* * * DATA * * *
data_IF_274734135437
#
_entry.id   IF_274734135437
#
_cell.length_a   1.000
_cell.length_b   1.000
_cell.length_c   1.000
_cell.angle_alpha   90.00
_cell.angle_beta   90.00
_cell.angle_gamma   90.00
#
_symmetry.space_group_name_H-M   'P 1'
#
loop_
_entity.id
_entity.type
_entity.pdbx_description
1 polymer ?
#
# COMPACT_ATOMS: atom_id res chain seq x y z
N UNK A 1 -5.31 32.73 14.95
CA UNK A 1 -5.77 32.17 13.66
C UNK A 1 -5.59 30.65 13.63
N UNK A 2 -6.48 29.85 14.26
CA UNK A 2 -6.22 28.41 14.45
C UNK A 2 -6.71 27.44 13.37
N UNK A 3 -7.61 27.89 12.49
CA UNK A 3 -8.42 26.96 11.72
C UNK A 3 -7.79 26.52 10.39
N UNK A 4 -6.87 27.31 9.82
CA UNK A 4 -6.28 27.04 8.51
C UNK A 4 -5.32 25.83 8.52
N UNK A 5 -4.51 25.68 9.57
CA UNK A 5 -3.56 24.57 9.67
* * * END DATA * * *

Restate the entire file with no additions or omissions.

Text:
data_IF_274734135437
#
_entry.id   IF_274734135437
#
_cell.length_a   1.000
_cell.length_b   1.000
_cell.length_c   1.000
_cell.angle_alpha   90.00
_cell.angle_beta   90.00
_cell.angle_gamma   90.00
#
_symmetry.space_group_name_H-M   'P 1'
#
loop_
_entity.id
_entity.type
_entity.pdbx_description
1 polymer ?
#
# COMPACT_ATOMS: atom_id res chain seq x y z
N UNK A 1 -5.31 32.73 14.95
CA UNK A 1 -5.77 32.17 13.66
C UNK A 1 -5.59 30.65 13.63
N UNK A 2 -6.48 29.85 14.26
CA UNK A 2 -6.22 28.41 14.45
C UNK A 2 -6.71 27.44 13.37
N UNK A 3 -7.61 27.89 12.49
CA UNK A 3 -8.42 26.96 11.72
C UNK A 3 -7.79 26.52 10.39
N UNK A 4 -6.87 27.31 9.82
CA UNK A 4 -6.28 27.04 8.51
C UNK A 4 -5.32 25.83 8.52
N UNK A 5 -4.51 25.68 9.57
CA UNK A 5 -3.56 24.57 9.67